Our people

Victoria Pedrosa
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Phone: 562.360.0080

Victoria Pedrosa

Program Associate, MANO Project

As a member of Hispanic Access Foundation’s MANO Project, Victoria works to place young BIPOC people throughout the country in meaningful paid federal internships.

Victoria has dedicated her life to public service and has found the most rewarding experiences in doing so. Growing up in Southern California, Victoria discovered a love for the outdoors and equity early on and has supported conservation efforts and advocacy ever since. In college, she studied environmental science and sociology to better understand the intersection between environmental and social issues. Her research ranged from analyzing transnational labor alliance campaigns to natural resource management in Kings Canyon National Park.

Victoria has volunteered with the Sierra Club and was engaged with her environmental science and sustainability club on campus as well. She also participated as a MANO intern in Kings Canyon National Park providing environmental education programming in Spanish and English and conducting natural resource management research. After college, she accepted an AmeriCorps service position to advise and mentor high school environmental service-learning clubs in the Greater Seattle area.

Why she works for Hispanic Access…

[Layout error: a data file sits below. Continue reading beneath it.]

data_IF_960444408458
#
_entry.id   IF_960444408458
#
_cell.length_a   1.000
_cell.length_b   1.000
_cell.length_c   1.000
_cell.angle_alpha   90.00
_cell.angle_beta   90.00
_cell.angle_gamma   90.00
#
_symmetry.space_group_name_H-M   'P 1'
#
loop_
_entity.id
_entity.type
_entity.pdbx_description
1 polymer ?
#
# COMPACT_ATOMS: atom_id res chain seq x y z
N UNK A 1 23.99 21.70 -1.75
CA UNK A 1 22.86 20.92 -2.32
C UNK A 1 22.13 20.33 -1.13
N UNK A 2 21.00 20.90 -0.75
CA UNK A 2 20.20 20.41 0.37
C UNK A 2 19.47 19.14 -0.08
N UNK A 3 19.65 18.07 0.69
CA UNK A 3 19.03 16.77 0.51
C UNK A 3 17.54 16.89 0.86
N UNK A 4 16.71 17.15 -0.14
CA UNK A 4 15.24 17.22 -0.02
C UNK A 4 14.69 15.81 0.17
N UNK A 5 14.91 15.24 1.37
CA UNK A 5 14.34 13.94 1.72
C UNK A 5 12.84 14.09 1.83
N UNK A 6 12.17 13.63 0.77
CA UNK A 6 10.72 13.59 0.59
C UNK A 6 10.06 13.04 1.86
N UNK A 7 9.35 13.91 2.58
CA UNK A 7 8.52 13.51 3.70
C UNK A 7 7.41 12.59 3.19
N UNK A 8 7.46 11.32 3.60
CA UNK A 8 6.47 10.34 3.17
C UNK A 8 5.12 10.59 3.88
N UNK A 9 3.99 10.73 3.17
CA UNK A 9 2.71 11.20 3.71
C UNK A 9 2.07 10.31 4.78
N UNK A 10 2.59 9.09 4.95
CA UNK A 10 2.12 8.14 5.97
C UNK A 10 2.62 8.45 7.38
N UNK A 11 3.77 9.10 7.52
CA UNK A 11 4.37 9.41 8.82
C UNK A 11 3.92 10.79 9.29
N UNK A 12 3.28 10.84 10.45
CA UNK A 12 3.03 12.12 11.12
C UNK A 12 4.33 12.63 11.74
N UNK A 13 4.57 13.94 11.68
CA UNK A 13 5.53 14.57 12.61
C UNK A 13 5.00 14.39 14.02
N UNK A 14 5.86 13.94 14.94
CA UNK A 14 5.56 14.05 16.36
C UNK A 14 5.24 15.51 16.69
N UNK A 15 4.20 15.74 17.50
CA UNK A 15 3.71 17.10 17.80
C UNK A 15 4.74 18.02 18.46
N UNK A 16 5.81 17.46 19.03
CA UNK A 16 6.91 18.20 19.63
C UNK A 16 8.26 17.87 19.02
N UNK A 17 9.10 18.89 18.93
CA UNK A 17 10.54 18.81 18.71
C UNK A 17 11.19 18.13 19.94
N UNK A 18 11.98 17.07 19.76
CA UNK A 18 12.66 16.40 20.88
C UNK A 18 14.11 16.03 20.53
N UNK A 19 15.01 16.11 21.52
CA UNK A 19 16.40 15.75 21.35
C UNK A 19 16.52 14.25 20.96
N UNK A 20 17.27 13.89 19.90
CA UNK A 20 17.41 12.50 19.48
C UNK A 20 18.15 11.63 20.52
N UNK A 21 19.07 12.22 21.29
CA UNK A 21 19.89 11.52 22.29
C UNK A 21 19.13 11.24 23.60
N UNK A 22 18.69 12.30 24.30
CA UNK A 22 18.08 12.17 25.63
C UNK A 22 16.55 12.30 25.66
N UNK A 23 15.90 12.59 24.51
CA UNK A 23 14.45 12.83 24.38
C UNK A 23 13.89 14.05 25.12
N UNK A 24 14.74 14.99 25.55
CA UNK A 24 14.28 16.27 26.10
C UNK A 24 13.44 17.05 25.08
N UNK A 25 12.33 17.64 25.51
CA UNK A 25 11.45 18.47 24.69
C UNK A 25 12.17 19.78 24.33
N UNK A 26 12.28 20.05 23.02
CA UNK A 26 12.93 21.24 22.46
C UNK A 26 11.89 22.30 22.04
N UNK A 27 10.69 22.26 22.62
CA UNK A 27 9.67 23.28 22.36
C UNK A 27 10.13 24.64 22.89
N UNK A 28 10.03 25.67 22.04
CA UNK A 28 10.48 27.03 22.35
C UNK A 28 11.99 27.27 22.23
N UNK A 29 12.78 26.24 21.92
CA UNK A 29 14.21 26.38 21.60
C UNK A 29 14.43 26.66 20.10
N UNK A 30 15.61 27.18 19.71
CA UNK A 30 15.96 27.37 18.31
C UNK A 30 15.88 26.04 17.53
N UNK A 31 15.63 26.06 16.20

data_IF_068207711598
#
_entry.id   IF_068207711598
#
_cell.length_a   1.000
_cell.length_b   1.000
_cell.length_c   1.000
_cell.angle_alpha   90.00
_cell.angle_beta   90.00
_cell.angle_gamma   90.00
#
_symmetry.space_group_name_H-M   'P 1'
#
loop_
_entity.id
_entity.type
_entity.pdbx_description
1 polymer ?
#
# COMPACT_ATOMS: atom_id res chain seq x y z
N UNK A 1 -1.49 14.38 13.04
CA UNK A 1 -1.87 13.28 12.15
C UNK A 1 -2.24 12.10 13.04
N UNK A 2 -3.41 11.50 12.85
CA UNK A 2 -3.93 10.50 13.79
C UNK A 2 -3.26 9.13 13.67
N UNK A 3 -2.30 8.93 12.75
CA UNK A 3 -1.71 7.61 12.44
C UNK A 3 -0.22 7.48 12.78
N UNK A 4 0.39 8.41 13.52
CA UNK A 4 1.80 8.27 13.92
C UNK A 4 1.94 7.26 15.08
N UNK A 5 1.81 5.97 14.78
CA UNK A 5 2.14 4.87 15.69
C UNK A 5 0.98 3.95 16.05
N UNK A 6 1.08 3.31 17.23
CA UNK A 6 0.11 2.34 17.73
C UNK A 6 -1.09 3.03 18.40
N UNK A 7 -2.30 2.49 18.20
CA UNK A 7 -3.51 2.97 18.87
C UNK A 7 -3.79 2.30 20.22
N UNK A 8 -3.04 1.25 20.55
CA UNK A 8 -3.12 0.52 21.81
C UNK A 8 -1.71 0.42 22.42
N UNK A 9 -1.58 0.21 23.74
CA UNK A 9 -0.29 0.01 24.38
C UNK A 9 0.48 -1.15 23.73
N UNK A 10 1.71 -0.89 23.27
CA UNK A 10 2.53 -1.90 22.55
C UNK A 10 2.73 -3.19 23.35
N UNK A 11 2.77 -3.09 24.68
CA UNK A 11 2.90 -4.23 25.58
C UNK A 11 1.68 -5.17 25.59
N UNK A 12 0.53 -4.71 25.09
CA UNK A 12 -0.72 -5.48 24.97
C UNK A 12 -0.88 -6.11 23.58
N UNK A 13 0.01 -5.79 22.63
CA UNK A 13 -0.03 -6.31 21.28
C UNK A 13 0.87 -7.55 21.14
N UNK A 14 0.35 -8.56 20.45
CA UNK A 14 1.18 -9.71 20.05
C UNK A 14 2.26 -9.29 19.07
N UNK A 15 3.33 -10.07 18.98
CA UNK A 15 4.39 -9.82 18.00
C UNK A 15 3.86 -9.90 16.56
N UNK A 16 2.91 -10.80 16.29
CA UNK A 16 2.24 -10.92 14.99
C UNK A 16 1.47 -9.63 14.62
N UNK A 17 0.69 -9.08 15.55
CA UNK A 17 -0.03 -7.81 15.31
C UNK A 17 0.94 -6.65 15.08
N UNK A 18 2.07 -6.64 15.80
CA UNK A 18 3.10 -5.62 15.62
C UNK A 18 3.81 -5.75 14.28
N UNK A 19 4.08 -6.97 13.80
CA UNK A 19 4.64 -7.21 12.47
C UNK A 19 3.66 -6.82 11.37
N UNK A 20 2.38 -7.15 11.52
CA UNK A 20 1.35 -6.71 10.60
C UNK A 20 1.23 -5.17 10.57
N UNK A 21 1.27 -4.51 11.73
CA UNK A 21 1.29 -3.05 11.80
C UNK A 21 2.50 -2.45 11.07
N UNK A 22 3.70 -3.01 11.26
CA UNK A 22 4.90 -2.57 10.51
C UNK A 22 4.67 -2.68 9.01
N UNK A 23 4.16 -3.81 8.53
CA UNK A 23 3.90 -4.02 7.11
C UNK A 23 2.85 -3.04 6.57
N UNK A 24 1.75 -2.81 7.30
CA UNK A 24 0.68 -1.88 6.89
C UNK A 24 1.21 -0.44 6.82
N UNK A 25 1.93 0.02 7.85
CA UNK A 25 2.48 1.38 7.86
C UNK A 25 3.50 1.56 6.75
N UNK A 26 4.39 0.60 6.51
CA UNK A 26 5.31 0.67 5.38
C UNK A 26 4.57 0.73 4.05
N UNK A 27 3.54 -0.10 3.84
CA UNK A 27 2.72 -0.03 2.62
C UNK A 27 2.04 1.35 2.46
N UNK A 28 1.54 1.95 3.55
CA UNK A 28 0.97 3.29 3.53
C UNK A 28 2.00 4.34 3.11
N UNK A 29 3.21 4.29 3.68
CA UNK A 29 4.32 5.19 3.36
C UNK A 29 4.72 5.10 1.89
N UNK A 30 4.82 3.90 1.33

“I am passionate about empowering Latino and underrepresented communities to be key advocates and leaders within the environmental sector. Being able to help connect and build leaders of color to protect public lands is why I love working for Hispanic Access.”

In her spare time…

”I love to spend time outdoors as much as I can—hiking, swimming, reading, hammocking, biking, camping, slacklining, gardening, and basking in the sun. If the sun is out so, am I!”

Her favorite book…

“My favorite book is Braiding Sweetgrass by Robin Wall Kimmerer. Kimmerer is an Indigenous woman from the Potawatomi Nation who uses the wisdom of her ancestors and her scientific knowledge as a botanist to help us understand what plants and the earth can teach us. I love this book because it celebrates our reciprocal relationship with the living world in a very intimate way. She reminds us how we depend on the Earth and the Earth depends on us as well.”

A person she finds inspirational…

“Someone I find inspiring in the Seattle community where I live is Nyema Clark, founder and Director of Nurturing Roots Farm. Nyema focuses her efforts on addressing food and environmental justice issues within her community by sharing her knowledge and expertise in community farming, food empowerment, social justice, and education. Her strength and passion for her community is truly inspiring to me and many others.”

About Us

Hispanic Access Foundation connects Latinos and others with partners and opportunities to improve lives and create an equitable society.

Phone: (202) 640-4342

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EEO Policy


RT @IanBrickey: “A recent study found that a lack of community green space is correlated with higher COVID-19 rates in communities of color…

RT @HealthyOceanCo: Can environmental racism affect local community’s health? Read @HispanicAccess’ director of conservation, @shannaedberg

RT @SierraClubAZ: The destruction of natural areas is overwhelmingly happening in communities of color & in turn is affecting their health…
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